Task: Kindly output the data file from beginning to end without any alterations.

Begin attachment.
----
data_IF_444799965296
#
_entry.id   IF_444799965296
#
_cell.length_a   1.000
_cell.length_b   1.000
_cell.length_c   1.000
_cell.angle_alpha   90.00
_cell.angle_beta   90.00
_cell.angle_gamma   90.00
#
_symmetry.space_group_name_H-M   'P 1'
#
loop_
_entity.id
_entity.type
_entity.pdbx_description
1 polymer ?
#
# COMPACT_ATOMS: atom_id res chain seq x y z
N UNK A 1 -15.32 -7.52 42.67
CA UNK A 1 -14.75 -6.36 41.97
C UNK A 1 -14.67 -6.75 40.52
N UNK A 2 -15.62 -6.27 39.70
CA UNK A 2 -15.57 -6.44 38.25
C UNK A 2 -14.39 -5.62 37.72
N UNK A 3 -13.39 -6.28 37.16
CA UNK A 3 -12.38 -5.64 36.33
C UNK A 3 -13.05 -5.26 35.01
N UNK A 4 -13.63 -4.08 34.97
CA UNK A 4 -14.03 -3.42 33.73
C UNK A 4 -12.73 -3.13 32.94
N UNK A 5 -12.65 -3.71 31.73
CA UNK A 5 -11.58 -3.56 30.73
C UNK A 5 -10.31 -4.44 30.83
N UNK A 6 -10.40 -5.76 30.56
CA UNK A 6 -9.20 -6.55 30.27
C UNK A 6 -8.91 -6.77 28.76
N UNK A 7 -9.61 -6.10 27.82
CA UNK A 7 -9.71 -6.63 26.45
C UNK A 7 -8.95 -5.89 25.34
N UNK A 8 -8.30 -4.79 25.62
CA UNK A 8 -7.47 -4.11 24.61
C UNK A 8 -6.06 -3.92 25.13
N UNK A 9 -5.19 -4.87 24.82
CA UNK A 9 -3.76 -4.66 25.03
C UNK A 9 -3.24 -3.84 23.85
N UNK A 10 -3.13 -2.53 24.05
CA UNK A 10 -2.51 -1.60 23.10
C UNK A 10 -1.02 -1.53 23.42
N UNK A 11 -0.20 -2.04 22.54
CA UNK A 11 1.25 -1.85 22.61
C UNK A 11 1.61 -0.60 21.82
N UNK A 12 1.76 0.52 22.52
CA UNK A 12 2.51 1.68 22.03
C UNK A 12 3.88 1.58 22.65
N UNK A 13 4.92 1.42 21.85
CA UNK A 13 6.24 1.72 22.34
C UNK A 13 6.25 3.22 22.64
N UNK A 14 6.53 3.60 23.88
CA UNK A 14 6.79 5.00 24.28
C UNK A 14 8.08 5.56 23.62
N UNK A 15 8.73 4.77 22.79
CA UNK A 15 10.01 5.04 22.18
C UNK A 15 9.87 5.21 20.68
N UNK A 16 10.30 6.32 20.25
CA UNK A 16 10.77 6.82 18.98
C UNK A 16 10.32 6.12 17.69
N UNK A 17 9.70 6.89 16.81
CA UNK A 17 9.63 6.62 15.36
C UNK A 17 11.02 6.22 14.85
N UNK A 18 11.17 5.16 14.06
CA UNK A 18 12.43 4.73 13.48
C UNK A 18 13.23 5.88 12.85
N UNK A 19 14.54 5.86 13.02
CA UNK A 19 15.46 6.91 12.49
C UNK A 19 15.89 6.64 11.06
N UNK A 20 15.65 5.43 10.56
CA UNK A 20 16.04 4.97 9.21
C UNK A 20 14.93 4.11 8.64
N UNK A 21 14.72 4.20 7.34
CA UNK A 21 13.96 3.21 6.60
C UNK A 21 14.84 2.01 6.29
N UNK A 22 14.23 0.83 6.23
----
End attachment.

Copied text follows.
data_IF_444799965296
#
_entry.id   IF_444799965296
#
_cell.length_a   1.000
_cell.length_b   1.000
_cell.length_c   1.000
_cell.angle_alpha   90.00
_cell.angle_beta   90.00
_cell.angle_gamma   90.00
#
_symmetry.space_group_name_H-M   'P 1'
#
loop_
_entity.id
_entity.type
_entity.pdbx_description
1 polymer ?
#
# COMPACT_ATOMS: atom_id res chain seq x y z
N UNK A 1 -15.32 -7.52 42.67
CA UNK A 1 -14.75 -6.36 41.97
C UNK A 1 -14.67 -6.75 40.52
N UNK A 2 -15.62 -6.27 39.70
CA UNK A 2 -15.57 -6.44 38.25
C UNK A 2 -14.39 -5.62 37.72
N UNK A 3 -13.39 -6.28 37.16
CA UNK A 3 -12.38 -5.64 36.33
C UNK A 3 -13.05 -5.26 35.01
N UNK A 4 -13.63 -4.08 34.97
CA UNK A 4 -14.03 -3.42 33.73
C UNK A 4 -12.73 -3.13 32.94
N UNK A 5 -12.65 -3.71 31.73
CA UNK A 5 -11.58 -3.56 30.73
C UNK A 5 -10.31 -4.44 30.83
N UNK A 6 -10.40 -5.76 30.56
CA UNK A 6 -9.20 -6.55 30.27
C UNK A 6 -8.91 -6.77 28.76
N UNK A 7 -9.61 -6.10 27.82
CA UNK A 7 -9.71 -6.63 26.45
C UNK A 7 -8.95 -5.89 25.34
N UNK A 8 -8.30 -4.79 25.62
CA UNK A 8 -7.47 -4.11 24.61
C UNK A 8 -6.06 -3.92 25.13
N UNK A 9 -5.19 -4.87 24.82
CA UNK A 9 -3.76 -4.66 25.03
C UNK A 9 -3.24 -3.84 23.85
N UNK A 10 -3.13 -2.53 24.05
CA UNK A 10 -2.51 -1.60 23.10
C UNK A 10 -1.02 -1.53 23.42
N UNK A 11 -0.20 -2.04 22.54
CA UNK A 11 1.25 -1.85 22.61
C UNK A 11 1.61 -0.60 21.82
N UNK A 12 1.76 0.52 22.52
CA UNK A 12 2.51 1.68 22.03
C UNK A 12 3.88 1.58 22.65
N UNK A 13 4.92 1.42 21.85
CA UNK A 13 6.24 1.72 22.34
C UNK A 13 6.25 3.22 22.64
N UNK A 14 6.53 3.60 23.88
CA UNK A 14 6.79 5.00 24.28
C UNK A 14 8.08 5.56 23.62
N UNK A 15 8.73 4.77 22.79
CA UNK A 15 10.01 5.04 22.18
C UNK A 15 9.87 5.21 20.68
N UNK A 16 10.30 6.32 20.25
CA UNK A 16 10.77 6.82 18.98
C UNK A 16 10.32 6.12 17.69
N UNK A 17 9.70 6.89 16.81
CA UNK A 17 9.63 6.62 15.36
C UNK A 17 11.02 6.22 14.85
N UNK A 18 11.17 5.16 14.06
CA UNK A 18 12.43 4.73 13.48
C UNK A 18 13.23 5.88 12.85
N UNK A 19 14.54 5.86 13.02
CA UNK A 19 15.46 6.91 12.49
C UNK A 19 15.89 6.64 11.06
N UNK A 20 15.65 5.43 10.56
CA UNK A 20 16.04 4.97 9.21
C UNK A 20 14.93 4.11 8.64
N UNK A 21 14.72 4.20 7.34
CA UNK A 21 13.96 3.21 6.60
C UNK A 21 14.84 2.01 6.29
N UNK A 22 14.23 0.83 6.23